Karzai's Balancing Act
Recent weeks have highlighted Afghan President Hamid Karzai’s desire to assert more control over the use of military force by coalition forces in Afghanistan. First Karzai signed a presidential order that prevents Afghan security forces from requesting air support from coalition forces during operations in residential areas. Then the Afghan leader announced that he will ban U.S. special-operations forces from operating in the Maidan Wardak province near Kabul. Karzai even said that the Taliban “want longer presence of foreigners—not their departure from Afghanistan.” These are risky moves, but show that Karzai is driven by internal political concerns.
Both decisions were prompted by what have been cited as significant abuses by international forces and armed Afghan units working independently from the government. Local Afghan officials had repeatedly claimed that civilians were being killed in NATO airstrikes. Karzai finally decided to issue a ban after an airstrike in Kunar province killed 10 civilians.
In the Wardak province, local residents have filed complaints with Karzai’s government claiming that Afghan irregulars working with U.S. special-operations forces were systematically involved in the disappearances and deaths of local villagers (confusion remains as to who exactly is suspected of the alleged abuses, and an inquiry is underway). These reports finally drove Afghanistan’s National Security Council (NSC) to issue the edict against the use of U.S. special-operations units in Wardak. In addition, Karzai has also voiced that he wants to establish control over all Afghan forces.
While the bans might not last forever, the underlying issues are nothing new. For some time Karzai has demanded that coalition forces stop conducting airstrikes and night raids—targeted raids designed to capture or kill suspected insurgents—in residential areas. For Karzai, when collateral damage occurs as a consequence of these operations, it ultimately breeds alienation, as the population equates violence not only with the Taliban, but with the very international forces Karzai’s government allows to operate on Afghan soil. This has created immense distrust between many Afghans, the Karzai government and NATO’s International Security Assistance Forces (ISAF).
The edicts reveal a more forceful Karzai, a leader willing to take control of the use of military force in his country. The moves are meant to strengthen the legitimacy of his government in the Afghan population’s eyes. Thus, this is largely a strategic political move—not a military one—designed to shore up support for the Afghan government in a time of great uncertainty and as the security and political transitions of 2014 loom on the horizon.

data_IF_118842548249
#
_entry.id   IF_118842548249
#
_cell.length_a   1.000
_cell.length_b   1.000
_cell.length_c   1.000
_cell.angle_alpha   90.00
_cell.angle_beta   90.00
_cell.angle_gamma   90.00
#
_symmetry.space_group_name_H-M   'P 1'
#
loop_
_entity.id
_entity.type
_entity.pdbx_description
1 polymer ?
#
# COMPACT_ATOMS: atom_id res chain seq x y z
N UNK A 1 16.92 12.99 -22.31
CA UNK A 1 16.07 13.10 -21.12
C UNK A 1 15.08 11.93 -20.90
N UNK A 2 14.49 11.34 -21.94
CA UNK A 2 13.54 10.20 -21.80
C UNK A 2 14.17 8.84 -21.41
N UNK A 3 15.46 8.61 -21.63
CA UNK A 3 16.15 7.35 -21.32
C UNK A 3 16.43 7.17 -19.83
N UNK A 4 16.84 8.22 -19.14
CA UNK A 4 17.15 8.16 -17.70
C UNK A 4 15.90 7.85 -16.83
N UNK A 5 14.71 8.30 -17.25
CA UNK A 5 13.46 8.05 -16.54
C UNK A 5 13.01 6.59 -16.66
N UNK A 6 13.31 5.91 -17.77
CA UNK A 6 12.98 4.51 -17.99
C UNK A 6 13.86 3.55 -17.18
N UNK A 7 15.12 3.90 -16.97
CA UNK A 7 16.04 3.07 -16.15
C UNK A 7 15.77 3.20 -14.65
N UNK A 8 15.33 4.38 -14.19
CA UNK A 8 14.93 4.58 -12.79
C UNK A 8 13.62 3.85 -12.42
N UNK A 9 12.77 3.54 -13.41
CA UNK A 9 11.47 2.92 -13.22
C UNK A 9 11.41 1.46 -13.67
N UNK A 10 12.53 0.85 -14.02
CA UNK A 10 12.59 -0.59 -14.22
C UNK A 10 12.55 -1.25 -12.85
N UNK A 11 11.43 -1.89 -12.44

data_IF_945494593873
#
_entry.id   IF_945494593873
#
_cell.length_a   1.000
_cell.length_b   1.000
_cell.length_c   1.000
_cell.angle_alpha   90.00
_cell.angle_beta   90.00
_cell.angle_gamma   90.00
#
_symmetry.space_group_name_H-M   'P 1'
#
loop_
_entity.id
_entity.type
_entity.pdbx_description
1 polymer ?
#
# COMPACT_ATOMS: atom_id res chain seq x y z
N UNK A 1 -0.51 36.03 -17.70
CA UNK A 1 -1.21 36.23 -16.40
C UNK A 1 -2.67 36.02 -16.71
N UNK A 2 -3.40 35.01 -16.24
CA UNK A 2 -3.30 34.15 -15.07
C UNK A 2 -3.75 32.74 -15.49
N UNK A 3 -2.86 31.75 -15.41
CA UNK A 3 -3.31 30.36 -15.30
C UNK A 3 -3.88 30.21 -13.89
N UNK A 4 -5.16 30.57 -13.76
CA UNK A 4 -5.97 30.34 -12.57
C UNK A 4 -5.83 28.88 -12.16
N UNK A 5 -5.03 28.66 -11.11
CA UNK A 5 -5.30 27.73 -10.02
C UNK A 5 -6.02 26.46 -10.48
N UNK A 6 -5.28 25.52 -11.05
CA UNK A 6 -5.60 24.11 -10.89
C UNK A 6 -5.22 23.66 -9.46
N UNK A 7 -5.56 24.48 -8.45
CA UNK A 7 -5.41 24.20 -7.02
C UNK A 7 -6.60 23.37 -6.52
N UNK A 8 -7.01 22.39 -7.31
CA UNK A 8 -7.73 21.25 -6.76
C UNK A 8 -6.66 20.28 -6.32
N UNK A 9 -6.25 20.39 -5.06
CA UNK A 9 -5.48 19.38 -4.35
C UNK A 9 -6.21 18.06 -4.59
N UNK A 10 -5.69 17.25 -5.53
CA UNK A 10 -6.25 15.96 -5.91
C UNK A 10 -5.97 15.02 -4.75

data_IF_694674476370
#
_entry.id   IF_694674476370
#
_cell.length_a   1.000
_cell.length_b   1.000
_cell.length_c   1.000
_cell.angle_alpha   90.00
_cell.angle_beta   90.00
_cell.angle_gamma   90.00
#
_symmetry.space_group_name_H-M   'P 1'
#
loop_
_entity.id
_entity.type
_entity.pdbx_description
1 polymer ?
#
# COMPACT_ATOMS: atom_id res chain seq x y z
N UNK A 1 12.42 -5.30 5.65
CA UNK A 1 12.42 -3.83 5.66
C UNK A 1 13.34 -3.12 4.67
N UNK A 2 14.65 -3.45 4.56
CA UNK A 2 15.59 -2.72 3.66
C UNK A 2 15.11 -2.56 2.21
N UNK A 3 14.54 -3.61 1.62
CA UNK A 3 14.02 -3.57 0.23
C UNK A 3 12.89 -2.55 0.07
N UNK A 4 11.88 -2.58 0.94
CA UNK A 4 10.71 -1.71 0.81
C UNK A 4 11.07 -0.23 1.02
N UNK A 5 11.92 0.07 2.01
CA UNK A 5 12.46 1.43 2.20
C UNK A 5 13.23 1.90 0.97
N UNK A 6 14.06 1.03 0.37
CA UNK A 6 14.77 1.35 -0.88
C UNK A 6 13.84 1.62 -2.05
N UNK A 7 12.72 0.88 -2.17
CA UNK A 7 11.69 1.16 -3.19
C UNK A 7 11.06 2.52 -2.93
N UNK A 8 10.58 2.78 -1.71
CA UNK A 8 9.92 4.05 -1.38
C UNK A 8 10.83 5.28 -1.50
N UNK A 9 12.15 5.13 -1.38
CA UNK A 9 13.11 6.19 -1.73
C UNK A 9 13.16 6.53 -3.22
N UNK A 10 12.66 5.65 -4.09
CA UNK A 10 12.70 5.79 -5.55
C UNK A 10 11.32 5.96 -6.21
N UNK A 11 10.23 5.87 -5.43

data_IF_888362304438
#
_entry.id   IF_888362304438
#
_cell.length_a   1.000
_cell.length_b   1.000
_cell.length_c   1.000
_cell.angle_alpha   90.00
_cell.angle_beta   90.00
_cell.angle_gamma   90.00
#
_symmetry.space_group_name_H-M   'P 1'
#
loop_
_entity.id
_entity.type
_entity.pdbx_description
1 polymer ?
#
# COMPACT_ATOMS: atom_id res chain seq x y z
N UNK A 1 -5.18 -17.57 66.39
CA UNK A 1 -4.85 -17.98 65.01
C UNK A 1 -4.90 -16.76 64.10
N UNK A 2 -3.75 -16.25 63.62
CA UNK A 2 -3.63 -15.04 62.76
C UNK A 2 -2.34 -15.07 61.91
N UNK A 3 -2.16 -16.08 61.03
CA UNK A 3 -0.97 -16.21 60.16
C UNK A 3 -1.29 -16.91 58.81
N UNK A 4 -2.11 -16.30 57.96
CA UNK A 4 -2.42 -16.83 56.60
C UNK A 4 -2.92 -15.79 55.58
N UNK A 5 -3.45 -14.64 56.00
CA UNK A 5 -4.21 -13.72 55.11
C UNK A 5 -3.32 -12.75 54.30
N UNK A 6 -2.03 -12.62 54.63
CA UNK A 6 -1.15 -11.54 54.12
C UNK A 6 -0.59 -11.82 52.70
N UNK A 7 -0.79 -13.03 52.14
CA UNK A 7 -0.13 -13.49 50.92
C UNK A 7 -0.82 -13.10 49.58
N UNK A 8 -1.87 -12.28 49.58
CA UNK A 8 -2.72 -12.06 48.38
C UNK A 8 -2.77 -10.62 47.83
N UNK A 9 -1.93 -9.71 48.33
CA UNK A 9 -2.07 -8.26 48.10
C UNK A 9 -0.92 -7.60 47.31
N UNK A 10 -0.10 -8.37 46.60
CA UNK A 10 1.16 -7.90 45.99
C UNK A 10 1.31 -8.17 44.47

An Opening for Insurgents?
But Karzai’s recent political moves will cause an inevitable loss of tactical gains in combatting the insurgent threat. The use of coalition airpower (close air support and drone strikes) by friendly ground forces has allowed them to hit the enemy effectively with low risk to themselves.
U.S. special-operations units have become quite adept at using direct action (night raids) to quickly identify and neutralize terrorist and insurgent targets in Afghanistan. Special operators and intelligence officers use a targeting cycle, perfected during the Iraq War, called F3EA – “find, fix, finish, exploit, and analyze.” Essentially, special operators find their target, capture or kill the individuals, gather intelligence at the site, and use the information to precisely identify new targets.
These operations usually occur in the form of multiple night raids all throughout the war zone in order to degrade enemy networks quickly—and they work. In strategic provinces, such as the Wardak province, direct action by special-operations forces has kept the Taliban threat to Kabul at bay. And in an effort to train Afghan forces in the uses of direct action, many are accompanying U.S. forces on raids today.
While immensely useful, both tactics have proven to be controversial due to the inevitable mistakes and social disturbances that come with collateral damage, inaccurate targeting and foreigners bursting into Afghan homes at night. The tactics strengthen deep local resentment.
Even when used correctly, the tactics only help accomplish short-term objectives. Referencing the direct-action methods in a Foreign Affairs interview, former ISAF commander General Stanley McChrystal reaffirmed this point: “The tactics we developed do work, but they don’t provide decisive effects absent other, complementary activities.”
A Strategic Calculation
Do the political risks outweigh the battlefield gains? For the Afghan government the answer is beginning to look like a yes. Karzai, like President Obama, has to weigh domestic political concerns when making military decisions. But the Karzai government currently does not have a monopoly on the use of force in its country. By making such moves as banning foreign air support, raids in Wardak, unilateral detentions and the presence of private security companies, Karzai will slowly ensure that the Afghan government can wrest control from international forces and other armed groups operating in Afghanistan.
While the decisions are likely to limit military commanders (both ISAF and Afghan) in the field, they are important when balancing long- and short-term goals in the larger strategic picture. After all, the ultimate objective is to have a competent Afghan government that is both capable of providing security and seen as legitimate by the Afghan people.